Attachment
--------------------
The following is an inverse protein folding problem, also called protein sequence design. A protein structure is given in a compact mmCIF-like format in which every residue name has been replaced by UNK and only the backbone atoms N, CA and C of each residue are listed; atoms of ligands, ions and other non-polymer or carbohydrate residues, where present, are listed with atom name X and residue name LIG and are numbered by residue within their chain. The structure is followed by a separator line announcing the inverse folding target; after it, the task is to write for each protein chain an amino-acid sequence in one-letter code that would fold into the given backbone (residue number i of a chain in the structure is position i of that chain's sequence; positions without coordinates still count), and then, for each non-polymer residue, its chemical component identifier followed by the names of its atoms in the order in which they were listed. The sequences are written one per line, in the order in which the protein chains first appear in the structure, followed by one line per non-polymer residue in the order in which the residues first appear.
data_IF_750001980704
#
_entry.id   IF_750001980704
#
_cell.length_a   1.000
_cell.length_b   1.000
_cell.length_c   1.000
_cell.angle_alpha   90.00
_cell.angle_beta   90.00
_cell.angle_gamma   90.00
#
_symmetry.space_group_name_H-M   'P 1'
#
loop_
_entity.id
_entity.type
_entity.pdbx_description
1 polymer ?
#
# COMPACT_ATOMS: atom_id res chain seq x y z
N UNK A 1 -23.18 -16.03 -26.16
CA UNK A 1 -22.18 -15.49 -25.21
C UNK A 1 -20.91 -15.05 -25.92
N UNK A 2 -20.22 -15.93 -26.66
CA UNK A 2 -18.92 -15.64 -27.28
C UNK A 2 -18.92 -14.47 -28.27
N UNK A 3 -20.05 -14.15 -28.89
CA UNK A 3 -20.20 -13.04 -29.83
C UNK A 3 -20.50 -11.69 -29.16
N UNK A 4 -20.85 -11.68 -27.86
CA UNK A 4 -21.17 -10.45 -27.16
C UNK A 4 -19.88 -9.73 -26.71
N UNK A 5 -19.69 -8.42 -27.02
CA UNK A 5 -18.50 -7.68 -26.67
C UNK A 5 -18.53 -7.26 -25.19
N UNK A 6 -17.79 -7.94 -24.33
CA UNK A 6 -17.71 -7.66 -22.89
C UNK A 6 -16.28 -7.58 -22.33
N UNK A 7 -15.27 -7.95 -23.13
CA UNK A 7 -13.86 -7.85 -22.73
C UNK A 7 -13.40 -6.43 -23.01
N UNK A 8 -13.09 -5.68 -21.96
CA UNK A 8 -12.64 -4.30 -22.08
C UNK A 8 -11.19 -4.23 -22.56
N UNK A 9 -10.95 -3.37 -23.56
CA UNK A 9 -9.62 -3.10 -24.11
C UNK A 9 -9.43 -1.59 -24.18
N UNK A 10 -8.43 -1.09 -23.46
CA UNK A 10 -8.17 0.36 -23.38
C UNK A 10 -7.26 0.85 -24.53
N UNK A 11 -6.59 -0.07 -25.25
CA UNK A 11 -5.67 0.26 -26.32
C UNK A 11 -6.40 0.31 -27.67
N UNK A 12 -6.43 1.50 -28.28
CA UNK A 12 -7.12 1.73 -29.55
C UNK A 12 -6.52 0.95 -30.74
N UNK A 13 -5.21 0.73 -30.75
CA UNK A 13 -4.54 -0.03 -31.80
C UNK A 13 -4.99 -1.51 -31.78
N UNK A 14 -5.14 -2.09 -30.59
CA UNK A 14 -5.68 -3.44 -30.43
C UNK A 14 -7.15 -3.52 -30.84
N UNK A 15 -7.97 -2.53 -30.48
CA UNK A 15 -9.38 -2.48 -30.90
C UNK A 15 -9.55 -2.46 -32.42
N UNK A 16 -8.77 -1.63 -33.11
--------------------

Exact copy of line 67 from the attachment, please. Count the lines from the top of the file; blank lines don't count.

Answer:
N UNK A 16 -8.77 -1.63 -33.11